That's a video of the Rockats, a rockabilly-revival act that blew up in the late 70s and 80s. The bass player is Smutty Smiff, beloved amongst fans for his athletic tossing-around of his bass while he plays it—his wild energy is really on display in that clip.
The Rockats' roadie had driven a vanful of their gear from a gig in Passaic, NJ to Manhattan through the Holland Tunnel; he stopped to grab some food at a diner, and left the van running while he darted inside. The van was stolen, along with all the gear inside, including that bass.
It was gone, gone gone for over forty years until one day Steve Ulrich, a guitarist and composer, saw it in a Jersey City pawnshop, barely a mile across the river from where it was stolen.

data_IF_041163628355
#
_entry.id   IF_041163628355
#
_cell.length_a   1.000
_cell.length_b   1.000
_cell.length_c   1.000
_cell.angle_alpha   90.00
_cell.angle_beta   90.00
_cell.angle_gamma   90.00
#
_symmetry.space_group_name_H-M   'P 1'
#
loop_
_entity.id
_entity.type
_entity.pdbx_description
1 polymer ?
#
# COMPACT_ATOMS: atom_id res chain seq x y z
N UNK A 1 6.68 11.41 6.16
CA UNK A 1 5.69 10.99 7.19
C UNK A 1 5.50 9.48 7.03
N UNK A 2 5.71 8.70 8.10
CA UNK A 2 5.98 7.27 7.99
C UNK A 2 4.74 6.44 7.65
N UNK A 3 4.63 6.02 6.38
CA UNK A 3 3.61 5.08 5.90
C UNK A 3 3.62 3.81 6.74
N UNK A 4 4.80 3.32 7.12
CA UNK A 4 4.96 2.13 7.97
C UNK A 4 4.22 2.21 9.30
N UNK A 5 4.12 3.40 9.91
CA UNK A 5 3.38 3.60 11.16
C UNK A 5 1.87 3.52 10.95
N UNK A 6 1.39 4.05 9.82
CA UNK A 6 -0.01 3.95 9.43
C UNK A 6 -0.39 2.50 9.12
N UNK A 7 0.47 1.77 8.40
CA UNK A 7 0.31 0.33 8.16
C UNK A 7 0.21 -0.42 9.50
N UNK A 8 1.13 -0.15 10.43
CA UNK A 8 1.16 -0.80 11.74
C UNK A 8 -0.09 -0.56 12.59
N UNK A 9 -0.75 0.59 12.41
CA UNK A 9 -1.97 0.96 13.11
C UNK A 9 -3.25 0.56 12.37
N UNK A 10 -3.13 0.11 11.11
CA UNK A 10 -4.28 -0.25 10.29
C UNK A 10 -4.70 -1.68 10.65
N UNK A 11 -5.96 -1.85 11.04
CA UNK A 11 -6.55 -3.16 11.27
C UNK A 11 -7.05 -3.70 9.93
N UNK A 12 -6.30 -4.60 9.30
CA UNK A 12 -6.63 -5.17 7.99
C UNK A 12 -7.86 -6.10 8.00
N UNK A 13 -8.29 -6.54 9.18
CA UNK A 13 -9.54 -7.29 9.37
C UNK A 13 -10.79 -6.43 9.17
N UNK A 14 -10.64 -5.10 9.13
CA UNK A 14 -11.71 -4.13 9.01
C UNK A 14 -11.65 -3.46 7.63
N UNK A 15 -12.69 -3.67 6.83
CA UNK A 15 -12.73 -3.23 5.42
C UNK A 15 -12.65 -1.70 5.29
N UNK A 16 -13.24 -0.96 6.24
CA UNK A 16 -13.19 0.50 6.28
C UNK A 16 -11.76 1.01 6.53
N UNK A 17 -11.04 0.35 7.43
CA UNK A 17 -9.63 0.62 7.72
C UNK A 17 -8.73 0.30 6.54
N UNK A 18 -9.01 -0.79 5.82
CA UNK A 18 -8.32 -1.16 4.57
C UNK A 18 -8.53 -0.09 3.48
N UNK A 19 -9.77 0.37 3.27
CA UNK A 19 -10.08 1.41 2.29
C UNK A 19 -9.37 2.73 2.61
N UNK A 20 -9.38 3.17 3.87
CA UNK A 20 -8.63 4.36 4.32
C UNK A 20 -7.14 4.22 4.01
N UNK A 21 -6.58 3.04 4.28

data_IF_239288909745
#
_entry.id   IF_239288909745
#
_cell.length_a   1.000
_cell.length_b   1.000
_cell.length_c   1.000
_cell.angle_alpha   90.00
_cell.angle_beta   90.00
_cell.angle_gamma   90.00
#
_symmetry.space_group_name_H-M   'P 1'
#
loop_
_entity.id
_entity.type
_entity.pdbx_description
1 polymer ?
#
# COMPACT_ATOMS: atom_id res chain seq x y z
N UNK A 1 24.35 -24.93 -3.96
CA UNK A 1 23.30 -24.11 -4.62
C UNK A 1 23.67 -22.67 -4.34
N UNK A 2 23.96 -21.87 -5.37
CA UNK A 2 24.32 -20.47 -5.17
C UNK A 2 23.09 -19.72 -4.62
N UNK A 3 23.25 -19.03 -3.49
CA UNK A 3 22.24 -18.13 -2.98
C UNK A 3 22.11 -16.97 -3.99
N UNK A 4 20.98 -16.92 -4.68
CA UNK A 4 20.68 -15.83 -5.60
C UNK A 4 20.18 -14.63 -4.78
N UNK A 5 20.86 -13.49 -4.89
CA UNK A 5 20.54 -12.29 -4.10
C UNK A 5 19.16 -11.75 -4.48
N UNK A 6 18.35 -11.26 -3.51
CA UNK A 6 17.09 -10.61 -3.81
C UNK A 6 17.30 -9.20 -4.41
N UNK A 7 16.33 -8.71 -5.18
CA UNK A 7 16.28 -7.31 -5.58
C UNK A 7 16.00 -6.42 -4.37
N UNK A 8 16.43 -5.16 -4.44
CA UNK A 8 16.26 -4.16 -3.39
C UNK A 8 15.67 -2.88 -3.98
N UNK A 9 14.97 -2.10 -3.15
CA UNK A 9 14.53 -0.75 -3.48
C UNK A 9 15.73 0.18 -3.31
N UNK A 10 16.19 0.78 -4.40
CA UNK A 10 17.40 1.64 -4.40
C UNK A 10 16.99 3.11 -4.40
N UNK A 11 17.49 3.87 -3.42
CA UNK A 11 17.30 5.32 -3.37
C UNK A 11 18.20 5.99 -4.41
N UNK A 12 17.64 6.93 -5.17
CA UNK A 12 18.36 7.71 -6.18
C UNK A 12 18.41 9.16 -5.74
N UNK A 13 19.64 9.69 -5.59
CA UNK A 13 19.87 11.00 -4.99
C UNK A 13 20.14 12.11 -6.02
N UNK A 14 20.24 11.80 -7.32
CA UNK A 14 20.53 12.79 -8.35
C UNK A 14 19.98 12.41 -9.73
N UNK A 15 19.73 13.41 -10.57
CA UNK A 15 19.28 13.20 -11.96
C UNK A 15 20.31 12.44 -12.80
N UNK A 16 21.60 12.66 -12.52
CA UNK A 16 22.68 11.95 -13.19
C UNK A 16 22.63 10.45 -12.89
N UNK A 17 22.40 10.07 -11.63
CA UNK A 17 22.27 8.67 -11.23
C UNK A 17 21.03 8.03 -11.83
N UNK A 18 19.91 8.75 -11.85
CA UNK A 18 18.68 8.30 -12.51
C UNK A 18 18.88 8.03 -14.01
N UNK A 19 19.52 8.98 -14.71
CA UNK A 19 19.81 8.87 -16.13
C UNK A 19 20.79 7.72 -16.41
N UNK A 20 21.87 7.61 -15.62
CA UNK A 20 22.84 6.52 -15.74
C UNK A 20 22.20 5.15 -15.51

He asked Manny Vidal how much he wanted for it …
"It's not for sale," Mr. Vidal said.
Mr. Ulrich posted a photo of the bass on Facebook and was hit with hundreds of comments. Many came from rockabilly fans, others from collectors interested in buying the bass.
But one comment was different. It came from Barry Ryan, the rhythm guitarist for the Rockats. He knew something that none of the other commenters knew.
"That bass was stolen along with a van full of gear from Holland Tunnel Diner 40 years ago," Mr. Ryan wrote.
Later that day, Mr. Ulrich's cellphone rang. "Smutty Smiff here," said the voice on the other end, in a thick Cockney accent. "I heard you found my bass."
I won't spoil the rest of the story — go read it! It's a fun document of that moment in time — the neo-rockabilly movement of the 80s.